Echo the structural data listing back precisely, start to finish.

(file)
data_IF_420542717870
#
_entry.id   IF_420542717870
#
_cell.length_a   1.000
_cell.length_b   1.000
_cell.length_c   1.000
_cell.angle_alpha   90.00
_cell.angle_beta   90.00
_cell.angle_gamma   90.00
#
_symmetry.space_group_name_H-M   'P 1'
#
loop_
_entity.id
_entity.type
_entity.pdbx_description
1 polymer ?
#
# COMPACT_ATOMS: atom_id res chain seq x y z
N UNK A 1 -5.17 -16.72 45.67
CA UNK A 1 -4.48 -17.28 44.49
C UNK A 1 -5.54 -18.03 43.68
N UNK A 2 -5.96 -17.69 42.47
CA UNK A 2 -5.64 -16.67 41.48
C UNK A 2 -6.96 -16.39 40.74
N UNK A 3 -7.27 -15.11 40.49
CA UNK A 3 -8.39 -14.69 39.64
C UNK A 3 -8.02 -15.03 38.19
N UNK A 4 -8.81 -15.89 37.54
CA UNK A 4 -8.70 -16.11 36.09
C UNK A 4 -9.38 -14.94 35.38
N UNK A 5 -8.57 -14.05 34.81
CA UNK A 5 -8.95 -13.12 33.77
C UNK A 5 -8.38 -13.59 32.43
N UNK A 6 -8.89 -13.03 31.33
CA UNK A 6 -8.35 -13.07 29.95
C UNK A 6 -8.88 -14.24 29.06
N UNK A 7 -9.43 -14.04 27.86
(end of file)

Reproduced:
data_IF_420542717870
#
_entry.id   IF_420542717870
#
_cell.length_a   1.000
_cell.length_b   1.000
_cell.length_c   1.000
_cell.angle_alpha   90.00
_cell.angle_beta   90.00
_cell.angle_gamma   90.00
#
_symmetry.space_group_name_H-M   'P 1'
#
loop_
_entity.id
_entity.type
_entity.pdbx_description
1 polymer ?
#
# COMPACT_ATOMS: atom_id res chain seq x y z
N UNK A 1 -5.17 -16.72 45.67
CA UNK A 1 -4.48 -17.28 44.49
C UNK A 1 -5.54 -18.03 43.68
N UNK A 2 -5.96 -17.69 42.47
CA UNK A 2 -5.64 -16.67 41.48
C UNK A 2 -6.96 -16.39 40.74
N UNK A 3 -7.27 -15.11 40.49
CA UNK A 3 -8.39 -14.69 39.64
C UNK A 3 -8.02 -15.03 38.19
N UNK A 4 -8.81 -15.89 37.54
CA UNK A 4 -8.70 -16.11 36.09
C UNK A 4 -9.38 -14.94 35.38
N UNK A 5 -8.57 -14.05 34.81
CA UNK A 5 -8.95 -13.12 33.77
C UNK A 5 -8.38 -13.59 32.43
N UNK A 6 -8.89 -13.03 31.33
CA UNK A 6 -8.35 -13.07 29.95
C UNK A 6 -8.88 -14.24 29.06
N UNK A 7 -9.43 -14.04 27.86